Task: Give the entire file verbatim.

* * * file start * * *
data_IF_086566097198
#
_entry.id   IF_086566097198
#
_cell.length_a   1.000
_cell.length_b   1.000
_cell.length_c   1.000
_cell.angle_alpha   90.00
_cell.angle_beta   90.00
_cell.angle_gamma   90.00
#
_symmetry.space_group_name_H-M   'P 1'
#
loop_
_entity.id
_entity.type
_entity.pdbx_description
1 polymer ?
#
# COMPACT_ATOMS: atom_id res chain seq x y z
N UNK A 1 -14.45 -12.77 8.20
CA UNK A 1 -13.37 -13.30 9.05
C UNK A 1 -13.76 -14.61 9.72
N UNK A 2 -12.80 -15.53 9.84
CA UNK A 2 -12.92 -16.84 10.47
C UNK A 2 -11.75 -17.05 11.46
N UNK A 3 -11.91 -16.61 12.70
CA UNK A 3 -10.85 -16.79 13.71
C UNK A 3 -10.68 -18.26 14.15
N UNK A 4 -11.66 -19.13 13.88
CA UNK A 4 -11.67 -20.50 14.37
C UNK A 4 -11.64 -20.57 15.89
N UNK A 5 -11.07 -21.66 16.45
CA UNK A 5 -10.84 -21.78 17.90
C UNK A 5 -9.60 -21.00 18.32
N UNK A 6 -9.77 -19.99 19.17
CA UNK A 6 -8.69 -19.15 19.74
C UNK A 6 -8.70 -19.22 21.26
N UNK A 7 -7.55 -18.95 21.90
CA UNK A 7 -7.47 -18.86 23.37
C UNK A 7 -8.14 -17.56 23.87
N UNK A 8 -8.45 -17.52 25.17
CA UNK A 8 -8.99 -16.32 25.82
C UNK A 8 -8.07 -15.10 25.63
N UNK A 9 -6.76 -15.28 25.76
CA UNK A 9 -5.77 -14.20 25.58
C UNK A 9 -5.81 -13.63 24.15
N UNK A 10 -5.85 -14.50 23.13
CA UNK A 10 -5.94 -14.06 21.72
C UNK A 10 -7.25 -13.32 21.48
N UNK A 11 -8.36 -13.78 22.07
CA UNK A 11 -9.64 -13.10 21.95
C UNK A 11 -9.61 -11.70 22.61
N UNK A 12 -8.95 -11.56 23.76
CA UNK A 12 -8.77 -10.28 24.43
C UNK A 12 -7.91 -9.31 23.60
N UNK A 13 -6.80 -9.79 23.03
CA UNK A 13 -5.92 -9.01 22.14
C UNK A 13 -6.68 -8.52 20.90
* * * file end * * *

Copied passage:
data_IF_086566097198
#
_entry.id   IF_086566097198
#
_cell.length_a   1.000
_cell.length_b   1.000
_cell.length_c   1.000
_cell.angle_alpha   90.00
_cell.angle_beta   90.00
_cell.angle_gamma   90.00
#
_symmetry.space_group_name_H-M   'P 1'
#
loop_
_entity.id
_entity.type
_entity.pdbx_description
1 polymer ?
#
# COMPACT_ATOMS: atom_id res chain seq x y z
N UNK A 1 -14.45 -12.77 8.20
CA UNK A 1 -13.37 -13.30 9.05
C UNK A 1 -13.76 -14.61 9.72
N UNK A 2 -12.80 -15.53 9.84
CA UNK A 2 -12.92 -16.84 10.47
C UNK A 2 -11.75 -17.05 11.46
N UNK A 3 -11.91 -16.61 12.70
CA UNK A 3 -10.85 -16.79 13.71
C UNK A 3 -10.68 -18.26 14.15
N UNK A 4 -11.66 -19.13 13.88
CA UNK A 4 -11.67 -20.50 14.37
C UNK A 4 -11.64 -20.57 15.89
N UNK A 5 -11.07 -21.66 16.45
CA UNK A 5 -10.84 -21.78 17.90
C UNK A 5 -9.60 -21.00 18.32
N UNK A 6 -9.77 -19.99 19.17
CA UNK A 6 -8.69 -19.15 19.74
C UNK A 6 -8.70 -19.22 21.26
N UNK A 7 -7.55 -18.95 21.90
CA UNK A 7 -7.47 -18.86 23.37
C UNK A 7 -8.14 -17.56 23.87
N UNK A 8 -8.45 -17.52 25.17
CA UNK A 8 -8.99 -16.32 25.82
C UNK A 8 -8.07 -15.10 25.63
N UNK A 9 -6.76 -15.28 25.76
CA UNK A 9 -5.77 -14.20 25.58
C UNK A 9 -5.81 -13.63 24.15
N UNK A 10 -5.85 -14.50 23.13
CA UNK A 10 -5.94 -14.06 21.72
C UNK A 10 -7.25 -13.32 21.48
N UNK A 11 -8.36 -13.78 22.07
CA UNK A 11 -9.64 -13.10 21.95
C UNK A 11 -9.61 -11.70 22.61
N UNK A 12 -8.95 -11.56 23.76
CA UNK A 12 -8.77 -10.28 24.43
C UNK A 12 -7.91 -9.31 23.60
N UNK A 13 -6.80 -9.79 23.03
CA UNK A 13 -5.92 -9.01 22.14
C UNK A 13 -6.68 -8.52 20.90